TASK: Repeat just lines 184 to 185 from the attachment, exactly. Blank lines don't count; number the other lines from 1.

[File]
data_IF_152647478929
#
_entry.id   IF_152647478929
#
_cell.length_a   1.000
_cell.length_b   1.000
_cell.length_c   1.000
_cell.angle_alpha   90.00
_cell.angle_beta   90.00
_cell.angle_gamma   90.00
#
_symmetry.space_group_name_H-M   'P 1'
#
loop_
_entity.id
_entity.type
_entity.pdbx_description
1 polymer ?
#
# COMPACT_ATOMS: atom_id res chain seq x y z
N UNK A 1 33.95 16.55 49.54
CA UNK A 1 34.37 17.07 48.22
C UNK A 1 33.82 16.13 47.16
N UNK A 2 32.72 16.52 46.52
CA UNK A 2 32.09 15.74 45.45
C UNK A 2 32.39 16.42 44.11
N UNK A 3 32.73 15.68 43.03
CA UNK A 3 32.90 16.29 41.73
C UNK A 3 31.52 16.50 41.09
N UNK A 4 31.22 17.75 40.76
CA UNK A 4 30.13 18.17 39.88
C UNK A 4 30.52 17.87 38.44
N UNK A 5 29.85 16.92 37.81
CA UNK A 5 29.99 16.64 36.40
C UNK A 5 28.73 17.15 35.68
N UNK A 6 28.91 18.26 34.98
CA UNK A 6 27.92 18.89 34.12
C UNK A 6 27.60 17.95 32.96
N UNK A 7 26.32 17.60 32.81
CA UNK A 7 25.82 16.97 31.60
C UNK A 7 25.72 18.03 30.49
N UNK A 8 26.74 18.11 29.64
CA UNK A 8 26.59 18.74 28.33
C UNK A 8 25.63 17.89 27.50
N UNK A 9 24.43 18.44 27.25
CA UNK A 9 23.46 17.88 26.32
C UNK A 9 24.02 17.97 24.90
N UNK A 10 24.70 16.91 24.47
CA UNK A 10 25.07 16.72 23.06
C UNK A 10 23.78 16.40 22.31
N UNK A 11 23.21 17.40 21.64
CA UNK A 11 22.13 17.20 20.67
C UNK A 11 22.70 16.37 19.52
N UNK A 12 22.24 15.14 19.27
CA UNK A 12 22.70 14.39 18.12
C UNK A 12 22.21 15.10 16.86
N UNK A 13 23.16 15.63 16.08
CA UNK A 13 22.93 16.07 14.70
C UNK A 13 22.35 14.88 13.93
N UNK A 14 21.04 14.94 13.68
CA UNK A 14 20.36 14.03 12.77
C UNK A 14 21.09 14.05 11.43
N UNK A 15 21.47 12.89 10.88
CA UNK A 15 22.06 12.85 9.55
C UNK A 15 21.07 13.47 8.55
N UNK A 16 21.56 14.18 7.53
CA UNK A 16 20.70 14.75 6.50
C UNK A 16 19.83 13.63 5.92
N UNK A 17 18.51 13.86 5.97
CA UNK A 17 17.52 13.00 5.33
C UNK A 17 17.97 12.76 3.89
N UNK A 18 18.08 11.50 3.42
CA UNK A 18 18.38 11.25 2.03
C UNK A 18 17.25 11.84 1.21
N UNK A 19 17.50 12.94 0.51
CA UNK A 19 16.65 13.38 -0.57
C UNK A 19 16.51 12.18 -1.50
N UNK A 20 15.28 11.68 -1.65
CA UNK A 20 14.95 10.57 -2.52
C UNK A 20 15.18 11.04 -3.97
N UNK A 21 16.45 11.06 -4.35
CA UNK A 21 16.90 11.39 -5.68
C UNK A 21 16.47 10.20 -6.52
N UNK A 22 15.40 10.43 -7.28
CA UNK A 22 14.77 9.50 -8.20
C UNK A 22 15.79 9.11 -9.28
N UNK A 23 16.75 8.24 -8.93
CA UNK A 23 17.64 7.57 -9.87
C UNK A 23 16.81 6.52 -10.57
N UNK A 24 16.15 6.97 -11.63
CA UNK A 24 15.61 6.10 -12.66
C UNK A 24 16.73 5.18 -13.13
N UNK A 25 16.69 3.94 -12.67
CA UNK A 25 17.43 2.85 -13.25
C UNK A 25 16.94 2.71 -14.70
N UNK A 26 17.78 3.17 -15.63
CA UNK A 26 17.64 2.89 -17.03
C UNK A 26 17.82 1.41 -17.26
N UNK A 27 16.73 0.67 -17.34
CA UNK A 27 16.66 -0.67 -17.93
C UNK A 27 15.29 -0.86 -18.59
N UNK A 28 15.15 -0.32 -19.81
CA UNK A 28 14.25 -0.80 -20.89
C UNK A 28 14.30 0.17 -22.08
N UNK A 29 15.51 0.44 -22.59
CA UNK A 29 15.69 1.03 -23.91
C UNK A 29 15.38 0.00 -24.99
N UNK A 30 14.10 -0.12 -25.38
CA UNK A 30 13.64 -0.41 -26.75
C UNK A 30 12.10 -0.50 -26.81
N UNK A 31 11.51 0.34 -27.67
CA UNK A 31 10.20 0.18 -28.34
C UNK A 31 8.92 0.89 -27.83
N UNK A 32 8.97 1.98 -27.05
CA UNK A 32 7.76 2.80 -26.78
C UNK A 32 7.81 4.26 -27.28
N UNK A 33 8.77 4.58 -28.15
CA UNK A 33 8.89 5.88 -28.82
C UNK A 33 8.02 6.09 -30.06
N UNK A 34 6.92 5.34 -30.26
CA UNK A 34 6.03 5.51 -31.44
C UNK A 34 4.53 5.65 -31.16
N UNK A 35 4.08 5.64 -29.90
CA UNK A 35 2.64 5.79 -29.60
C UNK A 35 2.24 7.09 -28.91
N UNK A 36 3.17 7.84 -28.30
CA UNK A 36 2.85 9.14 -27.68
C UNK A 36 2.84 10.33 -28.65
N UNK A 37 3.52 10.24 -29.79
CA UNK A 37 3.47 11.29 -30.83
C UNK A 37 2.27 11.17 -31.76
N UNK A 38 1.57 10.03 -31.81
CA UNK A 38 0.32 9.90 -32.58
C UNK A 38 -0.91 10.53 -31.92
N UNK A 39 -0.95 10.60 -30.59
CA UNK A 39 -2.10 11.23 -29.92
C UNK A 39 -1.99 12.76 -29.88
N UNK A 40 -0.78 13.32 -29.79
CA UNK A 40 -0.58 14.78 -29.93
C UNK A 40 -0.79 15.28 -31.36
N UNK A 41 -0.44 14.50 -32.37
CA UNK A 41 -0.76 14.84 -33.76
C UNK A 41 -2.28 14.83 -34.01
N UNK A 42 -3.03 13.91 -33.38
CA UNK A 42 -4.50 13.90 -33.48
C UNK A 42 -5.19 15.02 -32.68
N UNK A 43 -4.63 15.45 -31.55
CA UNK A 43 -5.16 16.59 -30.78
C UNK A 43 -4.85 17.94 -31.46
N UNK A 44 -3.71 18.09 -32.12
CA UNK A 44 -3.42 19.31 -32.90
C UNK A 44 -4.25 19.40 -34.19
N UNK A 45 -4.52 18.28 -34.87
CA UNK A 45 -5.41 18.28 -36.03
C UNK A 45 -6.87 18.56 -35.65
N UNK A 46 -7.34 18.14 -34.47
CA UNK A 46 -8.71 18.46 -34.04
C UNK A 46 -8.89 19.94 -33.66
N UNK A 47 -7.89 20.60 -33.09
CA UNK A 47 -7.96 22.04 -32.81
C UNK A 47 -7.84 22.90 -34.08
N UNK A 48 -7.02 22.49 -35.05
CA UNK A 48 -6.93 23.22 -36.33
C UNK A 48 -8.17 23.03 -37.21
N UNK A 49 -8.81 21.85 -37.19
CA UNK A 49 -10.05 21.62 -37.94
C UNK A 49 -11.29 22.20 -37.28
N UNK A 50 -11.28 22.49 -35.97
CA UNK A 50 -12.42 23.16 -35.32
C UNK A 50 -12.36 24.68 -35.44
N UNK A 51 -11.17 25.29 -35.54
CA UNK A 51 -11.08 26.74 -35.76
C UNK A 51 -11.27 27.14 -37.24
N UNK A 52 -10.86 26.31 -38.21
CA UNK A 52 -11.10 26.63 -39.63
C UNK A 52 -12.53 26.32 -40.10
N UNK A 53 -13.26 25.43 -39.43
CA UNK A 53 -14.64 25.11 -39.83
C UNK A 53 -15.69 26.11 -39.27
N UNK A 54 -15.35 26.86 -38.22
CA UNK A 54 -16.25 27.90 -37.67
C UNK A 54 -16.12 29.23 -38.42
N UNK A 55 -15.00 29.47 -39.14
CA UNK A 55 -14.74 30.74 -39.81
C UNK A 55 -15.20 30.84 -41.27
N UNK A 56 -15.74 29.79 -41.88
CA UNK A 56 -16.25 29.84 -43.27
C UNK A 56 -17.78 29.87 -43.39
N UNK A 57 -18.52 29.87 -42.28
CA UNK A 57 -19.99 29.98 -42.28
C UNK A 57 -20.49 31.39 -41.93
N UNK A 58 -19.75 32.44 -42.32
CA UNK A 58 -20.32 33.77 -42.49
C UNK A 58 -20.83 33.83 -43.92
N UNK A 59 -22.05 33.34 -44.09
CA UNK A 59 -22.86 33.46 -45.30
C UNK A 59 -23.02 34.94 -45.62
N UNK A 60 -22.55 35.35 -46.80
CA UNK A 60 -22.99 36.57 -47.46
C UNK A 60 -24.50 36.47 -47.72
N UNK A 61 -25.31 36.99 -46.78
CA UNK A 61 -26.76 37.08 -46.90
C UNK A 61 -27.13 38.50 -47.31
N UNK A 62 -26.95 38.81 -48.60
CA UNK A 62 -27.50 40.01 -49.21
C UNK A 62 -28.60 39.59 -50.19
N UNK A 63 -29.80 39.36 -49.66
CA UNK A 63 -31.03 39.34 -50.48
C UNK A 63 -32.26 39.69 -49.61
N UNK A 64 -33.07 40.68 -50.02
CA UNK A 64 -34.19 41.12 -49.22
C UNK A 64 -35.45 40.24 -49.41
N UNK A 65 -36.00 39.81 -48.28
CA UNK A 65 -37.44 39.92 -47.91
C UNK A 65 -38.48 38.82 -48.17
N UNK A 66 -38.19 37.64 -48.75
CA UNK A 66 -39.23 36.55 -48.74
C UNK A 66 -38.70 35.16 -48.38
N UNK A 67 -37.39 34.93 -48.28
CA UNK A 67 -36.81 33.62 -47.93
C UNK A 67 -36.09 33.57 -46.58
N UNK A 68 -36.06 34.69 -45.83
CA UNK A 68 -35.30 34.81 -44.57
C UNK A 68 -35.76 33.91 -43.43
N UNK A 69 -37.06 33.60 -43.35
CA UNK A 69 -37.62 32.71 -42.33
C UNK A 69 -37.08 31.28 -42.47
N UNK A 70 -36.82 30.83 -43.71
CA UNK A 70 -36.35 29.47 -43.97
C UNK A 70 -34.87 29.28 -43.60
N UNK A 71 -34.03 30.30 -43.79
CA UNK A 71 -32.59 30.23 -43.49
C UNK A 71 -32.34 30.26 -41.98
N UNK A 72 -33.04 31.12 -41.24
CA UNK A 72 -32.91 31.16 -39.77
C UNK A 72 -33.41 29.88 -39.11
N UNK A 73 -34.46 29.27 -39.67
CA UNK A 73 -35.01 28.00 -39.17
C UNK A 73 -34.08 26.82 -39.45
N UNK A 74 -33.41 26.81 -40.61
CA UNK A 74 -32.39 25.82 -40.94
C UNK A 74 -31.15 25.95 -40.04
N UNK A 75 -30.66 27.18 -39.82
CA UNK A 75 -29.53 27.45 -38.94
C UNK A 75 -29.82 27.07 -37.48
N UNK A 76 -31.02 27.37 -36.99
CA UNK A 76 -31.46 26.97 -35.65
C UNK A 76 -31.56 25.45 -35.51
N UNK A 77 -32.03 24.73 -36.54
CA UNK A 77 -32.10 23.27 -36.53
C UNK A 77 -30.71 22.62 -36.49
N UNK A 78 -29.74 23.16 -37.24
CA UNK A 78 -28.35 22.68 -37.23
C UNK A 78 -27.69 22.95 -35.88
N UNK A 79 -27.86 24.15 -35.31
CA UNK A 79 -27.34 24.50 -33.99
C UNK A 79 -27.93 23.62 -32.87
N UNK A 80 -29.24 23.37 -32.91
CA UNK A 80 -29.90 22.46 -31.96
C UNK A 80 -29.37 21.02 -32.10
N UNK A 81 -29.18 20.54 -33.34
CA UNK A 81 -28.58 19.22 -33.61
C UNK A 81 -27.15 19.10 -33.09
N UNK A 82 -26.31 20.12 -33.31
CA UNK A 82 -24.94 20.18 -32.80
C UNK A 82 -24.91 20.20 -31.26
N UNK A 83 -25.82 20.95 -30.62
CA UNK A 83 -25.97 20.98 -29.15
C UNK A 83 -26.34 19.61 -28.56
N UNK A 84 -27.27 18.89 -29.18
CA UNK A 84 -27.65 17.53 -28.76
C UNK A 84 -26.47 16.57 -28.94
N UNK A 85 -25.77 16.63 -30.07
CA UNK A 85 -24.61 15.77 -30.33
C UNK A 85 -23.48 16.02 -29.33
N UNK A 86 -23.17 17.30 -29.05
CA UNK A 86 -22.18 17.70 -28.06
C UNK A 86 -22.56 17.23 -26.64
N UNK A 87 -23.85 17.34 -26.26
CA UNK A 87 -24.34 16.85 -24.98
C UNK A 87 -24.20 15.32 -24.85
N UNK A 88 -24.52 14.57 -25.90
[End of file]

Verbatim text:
CA UNK A 55 -14.74 30.74 -39.81
C UNK A 55 -15.20 30.84 -41.27